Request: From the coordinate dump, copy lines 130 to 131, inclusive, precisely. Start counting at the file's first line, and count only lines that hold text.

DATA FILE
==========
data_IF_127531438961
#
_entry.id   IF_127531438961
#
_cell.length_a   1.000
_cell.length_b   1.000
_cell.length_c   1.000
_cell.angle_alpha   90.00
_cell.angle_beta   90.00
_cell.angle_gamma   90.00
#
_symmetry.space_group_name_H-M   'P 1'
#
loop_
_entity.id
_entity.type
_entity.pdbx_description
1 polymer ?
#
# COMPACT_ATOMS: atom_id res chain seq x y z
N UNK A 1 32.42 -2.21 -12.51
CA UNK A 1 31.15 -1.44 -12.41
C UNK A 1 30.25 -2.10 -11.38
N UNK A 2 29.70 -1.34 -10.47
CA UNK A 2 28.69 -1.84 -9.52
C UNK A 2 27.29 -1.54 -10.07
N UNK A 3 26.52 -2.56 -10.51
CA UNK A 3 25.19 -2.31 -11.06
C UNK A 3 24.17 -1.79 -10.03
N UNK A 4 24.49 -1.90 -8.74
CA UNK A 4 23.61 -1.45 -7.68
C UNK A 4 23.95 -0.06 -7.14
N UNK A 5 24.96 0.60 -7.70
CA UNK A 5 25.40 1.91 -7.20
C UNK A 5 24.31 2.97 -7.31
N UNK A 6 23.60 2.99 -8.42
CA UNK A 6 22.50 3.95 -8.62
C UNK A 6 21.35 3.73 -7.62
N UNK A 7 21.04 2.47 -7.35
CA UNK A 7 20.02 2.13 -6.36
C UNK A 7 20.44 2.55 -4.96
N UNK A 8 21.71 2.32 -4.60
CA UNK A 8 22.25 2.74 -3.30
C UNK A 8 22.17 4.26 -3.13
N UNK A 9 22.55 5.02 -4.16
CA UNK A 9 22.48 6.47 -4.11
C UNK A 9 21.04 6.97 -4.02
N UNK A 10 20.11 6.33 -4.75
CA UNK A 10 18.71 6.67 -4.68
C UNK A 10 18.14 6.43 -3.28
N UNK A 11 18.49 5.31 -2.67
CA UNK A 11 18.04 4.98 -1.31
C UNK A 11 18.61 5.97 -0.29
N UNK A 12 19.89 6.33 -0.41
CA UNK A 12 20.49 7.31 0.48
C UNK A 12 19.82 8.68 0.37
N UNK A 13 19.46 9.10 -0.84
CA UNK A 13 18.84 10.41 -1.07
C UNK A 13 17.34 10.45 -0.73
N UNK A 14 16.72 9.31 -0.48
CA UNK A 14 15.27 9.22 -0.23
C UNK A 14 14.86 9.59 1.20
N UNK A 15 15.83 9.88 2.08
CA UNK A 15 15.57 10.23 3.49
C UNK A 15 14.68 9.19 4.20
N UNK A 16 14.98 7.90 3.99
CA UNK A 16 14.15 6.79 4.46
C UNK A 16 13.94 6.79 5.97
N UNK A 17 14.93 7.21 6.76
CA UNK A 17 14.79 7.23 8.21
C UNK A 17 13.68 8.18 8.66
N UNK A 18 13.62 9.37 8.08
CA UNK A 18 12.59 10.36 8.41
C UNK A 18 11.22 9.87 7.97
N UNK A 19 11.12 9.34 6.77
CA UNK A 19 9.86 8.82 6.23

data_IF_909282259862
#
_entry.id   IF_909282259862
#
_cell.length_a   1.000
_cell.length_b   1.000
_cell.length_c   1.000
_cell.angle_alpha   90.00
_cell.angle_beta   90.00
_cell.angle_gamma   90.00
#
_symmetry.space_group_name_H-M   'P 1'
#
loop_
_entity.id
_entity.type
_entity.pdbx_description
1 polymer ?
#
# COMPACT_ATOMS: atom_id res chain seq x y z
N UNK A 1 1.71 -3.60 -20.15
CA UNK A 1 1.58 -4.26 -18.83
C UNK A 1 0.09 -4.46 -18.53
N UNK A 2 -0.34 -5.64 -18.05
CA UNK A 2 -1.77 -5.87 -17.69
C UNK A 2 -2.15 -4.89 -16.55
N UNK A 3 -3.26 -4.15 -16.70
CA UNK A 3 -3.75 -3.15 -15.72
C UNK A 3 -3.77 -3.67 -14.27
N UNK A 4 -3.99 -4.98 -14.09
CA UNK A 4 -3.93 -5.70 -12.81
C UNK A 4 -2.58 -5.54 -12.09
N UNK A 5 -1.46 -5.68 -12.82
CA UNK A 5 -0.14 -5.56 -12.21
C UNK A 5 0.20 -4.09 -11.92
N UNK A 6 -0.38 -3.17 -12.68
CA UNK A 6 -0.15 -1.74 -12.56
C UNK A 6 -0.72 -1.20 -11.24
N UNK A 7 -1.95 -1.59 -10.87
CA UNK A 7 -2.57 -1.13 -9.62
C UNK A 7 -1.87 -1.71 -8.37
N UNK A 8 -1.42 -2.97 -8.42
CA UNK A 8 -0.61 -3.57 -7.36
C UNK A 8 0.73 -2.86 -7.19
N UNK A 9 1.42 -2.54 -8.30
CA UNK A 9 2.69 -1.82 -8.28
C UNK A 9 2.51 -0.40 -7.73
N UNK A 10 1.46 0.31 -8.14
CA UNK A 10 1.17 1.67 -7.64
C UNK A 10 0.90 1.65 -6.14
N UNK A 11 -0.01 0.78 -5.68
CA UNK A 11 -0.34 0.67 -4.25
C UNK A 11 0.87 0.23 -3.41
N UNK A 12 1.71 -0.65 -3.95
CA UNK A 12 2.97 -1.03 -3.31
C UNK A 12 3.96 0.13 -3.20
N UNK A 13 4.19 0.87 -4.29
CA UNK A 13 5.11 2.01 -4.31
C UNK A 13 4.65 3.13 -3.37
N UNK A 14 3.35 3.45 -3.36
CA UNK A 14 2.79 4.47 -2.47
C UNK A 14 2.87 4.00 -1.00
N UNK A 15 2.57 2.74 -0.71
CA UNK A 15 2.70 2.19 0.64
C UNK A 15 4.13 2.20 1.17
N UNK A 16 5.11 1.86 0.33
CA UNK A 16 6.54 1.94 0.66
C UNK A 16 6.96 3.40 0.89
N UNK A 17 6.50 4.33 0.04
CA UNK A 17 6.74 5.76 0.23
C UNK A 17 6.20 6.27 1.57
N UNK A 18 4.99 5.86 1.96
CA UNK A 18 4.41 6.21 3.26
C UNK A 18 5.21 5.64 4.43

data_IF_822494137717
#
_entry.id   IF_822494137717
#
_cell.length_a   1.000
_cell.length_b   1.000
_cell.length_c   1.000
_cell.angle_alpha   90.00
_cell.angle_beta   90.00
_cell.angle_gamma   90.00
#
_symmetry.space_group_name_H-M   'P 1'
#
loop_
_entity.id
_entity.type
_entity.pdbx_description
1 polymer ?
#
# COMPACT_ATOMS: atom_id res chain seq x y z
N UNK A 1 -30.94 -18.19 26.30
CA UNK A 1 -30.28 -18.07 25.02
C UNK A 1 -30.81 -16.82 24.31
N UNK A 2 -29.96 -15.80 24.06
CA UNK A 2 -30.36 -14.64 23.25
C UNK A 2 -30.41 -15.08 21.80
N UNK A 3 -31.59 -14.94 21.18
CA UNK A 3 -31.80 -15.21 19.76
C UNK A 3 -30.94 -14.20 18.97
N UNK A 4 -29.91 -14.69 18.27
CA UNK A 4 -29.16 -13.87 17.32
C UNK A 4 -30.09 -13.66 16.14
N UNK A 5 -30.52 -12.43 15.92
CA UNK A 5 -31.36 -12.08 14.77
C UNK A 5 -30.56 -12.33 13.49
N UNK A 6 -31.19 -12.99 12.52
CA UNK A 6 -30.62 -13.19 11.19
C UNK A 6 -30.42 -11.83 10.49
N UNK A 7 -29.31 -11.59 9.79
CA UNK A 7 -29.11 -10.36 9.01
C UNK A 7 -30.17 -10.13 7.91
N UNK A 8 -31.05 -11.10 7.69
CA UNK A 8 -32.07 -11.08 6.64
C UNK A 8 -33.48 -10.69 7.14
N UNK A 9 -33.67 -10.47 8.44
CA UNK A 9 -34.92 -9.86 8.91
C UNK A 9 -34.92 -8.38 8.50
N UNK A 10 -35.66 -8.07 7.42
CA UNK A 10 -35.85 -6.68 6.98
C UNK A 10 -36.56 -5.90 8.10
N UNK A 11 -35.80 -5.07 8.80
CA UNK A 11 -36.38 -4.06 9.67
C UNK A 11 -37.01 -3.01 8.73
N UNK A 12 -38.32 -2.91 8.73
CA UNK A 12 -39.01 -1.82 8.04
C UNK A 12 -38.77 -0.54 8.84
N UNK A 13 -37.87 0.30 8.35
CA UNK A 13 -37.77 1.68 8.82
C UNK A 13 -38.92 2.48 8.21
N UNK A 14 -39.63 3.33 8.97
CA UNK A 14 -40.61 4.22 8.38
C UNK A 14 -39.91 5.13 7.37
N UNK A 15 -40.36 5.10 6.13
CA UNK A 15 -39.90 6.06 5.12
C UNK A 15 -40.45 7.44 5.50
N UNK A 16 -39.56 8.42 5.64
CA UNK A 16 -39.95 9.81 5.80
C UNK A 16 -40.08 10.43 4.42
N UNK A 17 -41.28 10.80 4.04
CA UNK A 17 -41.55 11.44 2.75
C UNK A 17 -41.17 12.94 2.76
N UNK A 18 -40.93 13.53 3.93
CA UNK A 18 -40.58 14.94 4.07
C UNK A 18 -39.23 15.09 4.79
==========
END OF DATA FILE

N UNK A 12 1.71 -0.65 -3.95
CA UNK A 12 2.97 -1.03 -3.31